• Engaged stakeholders to develop approaches towards a more cost effective and efficient appeal system.


The Board established the following performance targets for 2003:

1. To conduct at least one Appeal Management Conference for 80% of appeals.

2. To complete registration and acknowledgement of the 2003 appeals by May 30, 2003. This allows all the parties to be aware of the appeal and to start discussions before the summer holiday season commences.

3. To issue at least 85% of written decisions within 90 days from the hearing.

4. To conduct 90% of the hearings in the local assessment area. This provides local access to the appeal system and is usually most cost effective for the parties. Some hearings may be conducted outside the assessment area if it is more practical and cost effective to all the parties, including the Board.

Performance against these targets is summarized as follows:



1. Conduct Appeal Management Conferences

50% of 2003 appeals1

2. Completion of registration

May 27, 2003

3. Timing of written decisions

83% within 90 days from the hearing

4. Location of hearings

98% within local geographic area


1. This figure represents the appeals which had an Appeal Management Conference as a percentage of the newly filed 2003 appeals. Appeals which are pending Court/Board decisions and those which were dismissed due to validity and deficiency issues were not included in the calculation as it is not practical to hold conferences on these appeals.

The goal of Appeal Management Conferences (AMCs) is to clarify the issues, explore the possibility of resolution without the need for a hearing, ensure production of relevant information, and where a hearing is required, ensure it proceeds as efficiently as possible. Resolution through the mutual agreement of the parties or withdrawal of the appeal is much more cost effective for both the parties and the Board than a formal hearing followed by a written decision.

Over the previous few years AMCs were conducted on the majority of commercial and industrial appeals and only selectively conducted on residential properties, depending on Board resources and the complexity of the individual residential appeals. After examining the number of new appeals filed in April 2003, the Board decided it would be feasible and cost effective to conduct AMCs for the majority of single family residential properties.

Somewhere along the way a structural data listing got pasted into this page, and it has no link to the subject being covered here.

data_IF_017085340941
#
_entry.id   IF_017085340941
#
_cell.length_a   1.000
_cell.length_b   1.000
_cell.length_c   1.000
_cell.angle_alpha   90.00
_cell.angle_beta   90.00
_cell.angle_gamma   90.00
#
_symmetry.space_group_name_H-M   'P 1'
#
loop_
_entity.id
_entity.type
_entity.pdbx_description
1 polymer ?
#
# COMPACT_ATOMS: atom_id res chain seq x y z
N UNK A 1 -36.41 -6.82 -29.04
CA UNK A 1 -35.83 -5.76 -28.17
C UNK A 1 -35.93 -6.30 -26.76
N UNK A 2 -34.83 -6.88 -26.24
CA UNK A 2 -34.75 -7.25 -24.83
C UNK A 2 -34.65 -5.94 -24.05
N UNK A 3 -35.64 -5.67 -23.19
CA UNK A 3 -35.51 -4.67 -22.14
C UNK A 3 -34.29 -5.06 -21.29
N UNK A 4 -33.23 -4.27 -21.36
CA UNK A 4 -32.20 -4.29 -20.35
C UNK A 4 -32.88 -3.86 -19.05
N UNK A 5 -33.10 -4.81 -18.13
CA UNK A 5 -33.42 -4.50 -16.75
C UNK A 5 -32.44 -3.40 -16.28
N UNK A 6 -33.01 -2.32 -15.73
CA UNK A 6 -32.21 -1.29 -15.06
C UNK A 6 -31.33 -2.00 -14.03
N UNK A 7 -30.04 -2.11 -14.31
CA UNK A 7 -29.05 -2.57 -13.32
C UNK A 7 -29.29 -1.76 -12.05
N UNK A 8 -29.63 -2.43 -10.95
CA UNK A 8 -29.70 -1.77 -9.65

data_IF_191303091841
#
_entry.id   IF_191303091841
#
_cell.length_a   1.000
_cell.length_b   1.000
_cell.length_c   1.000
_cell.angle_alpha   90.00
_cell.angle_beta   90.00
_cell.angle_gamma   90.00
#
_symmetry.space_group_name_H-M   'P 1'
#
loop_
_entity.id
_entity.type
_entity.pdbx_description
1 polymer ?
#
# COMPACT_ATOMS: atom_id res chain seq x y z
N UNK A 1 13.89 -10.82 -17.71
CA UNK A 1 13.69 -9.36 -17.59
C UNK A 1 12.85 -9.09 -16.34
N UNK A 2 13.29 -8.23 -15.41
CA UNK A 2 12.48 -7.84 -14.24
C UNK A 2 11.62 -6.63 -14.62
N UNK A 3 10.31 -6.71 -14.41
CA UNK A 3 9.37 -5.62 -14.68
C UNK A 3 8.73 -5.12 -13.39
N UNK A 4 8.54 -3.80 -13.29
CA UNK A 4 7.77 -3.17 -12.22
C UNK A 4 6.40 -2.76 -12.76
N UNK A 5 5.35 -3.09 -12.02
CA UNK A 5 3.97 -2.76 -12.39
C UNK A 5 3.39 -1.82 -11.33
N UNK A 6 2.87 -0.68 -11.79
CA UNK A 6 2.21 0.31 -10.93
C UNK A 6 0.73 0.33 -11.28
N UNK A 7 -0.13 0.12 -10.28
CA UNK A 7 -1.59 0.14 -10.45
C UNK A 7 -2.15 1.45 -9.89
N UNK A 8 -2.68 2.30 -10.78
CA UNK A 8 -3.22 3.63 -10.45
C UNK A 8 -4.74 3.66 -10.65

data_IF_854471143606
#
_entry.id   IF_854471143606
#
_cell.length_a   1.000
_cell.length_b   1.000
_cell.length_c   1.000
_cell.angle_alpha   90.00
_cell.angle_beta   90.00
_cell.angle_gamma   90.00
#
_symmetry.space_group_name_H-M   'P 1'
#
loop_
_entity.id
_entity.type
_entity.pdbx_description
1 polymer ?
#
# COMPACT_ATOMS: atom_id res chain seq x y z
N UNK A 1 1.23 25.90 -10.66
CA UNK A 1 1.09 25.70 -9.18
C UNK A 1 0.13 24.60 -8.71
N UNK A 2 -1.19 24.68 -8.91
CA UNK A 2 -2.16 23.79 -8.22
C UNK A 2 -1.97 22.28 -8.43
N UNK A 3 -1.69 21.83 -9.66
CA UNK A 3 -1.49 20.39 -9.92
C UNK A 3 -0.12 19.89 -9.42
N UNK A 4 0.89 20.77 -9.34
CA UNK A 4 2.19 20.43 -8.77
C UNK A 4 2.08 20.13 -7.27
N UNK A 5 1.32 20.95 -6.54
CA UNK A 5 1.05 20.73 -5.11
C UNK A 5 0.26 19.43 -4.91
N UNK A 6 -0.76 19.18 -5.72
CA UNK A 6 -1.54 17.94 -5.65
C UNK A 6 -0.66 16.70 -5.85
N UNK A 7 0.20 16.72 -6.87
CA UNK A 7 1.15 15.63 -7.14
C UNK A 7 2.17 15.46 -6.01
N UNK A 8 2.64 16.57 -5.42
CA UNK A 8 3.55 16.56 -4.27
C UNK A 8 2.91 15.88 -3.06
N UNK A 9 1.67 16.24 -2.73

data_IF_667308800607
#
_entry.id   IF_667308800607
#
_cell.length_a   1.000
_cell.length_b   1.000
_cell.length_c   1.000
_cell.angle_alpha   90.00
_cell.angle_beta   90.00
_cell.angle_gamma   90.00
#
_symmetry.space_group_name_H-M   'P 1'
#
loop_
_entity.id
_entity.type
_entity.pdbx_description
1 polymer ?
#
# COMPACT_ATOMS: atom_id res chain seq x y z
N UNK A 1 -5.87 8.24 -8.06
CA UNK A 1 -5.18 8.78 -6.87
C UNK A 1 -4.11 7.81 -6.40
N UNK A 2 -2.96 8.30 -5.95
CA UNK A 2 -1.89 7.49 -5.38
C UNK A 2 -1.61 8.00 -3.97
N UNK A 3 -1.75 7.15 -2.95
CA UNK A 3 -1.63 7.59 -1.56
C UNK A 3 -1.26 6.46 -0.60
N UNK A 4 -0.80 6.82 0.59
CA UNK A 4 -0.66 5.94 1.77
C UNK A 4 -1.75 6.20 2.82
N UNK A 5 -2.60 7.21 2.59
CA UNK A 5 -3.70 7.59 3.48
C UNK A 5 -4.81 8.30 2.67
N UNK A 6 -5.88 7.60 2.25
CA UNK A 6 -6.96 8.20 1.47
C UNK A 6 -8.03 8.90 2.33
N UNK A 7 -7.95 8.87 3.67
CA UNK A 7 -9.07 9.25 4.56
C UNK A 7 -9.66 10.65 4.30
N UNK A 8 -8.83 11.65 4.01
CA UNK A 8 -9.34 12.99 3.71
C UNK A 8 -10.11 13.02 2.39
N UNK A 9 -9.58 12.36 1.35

The actual portion of appeals which had an AMC fell significantly below the 2003 target. In retrospect, the 80% target was not achievable given that some appeals are resolved before an AMC is held. In addition, in 2003 the Board implemented “self management”approaches for suitable agent-filed appeals that required the parties to attempt resolution without Board AMCs. The self management approaches are discussed further in the Responses to Challenges in 2003 section. In terms of the overall numbers in 2003, the Board held AMCs for all appeals which required active staff involvement to reach resolution. The number of AMCs is comparable to previous years, as illustrated in Appendix 7.

The Board managed to complete registration prior to its May 30th target in face of a 15% increase in the number of new appeals.

The Board was below its timeline target by 2% for the completion of written decisions. In part, this was due to appointing eight new part-time Board members in 2003. New members typically take longer to complete their first few written decisions. In addition, as a training tool, the Board used more multi-person hearing panels, sitting new members with more experienced Board members. Given the time to reach consensus and agree on wording, it typically takes longer for a multi-person versus a single-person panel to complete a decision.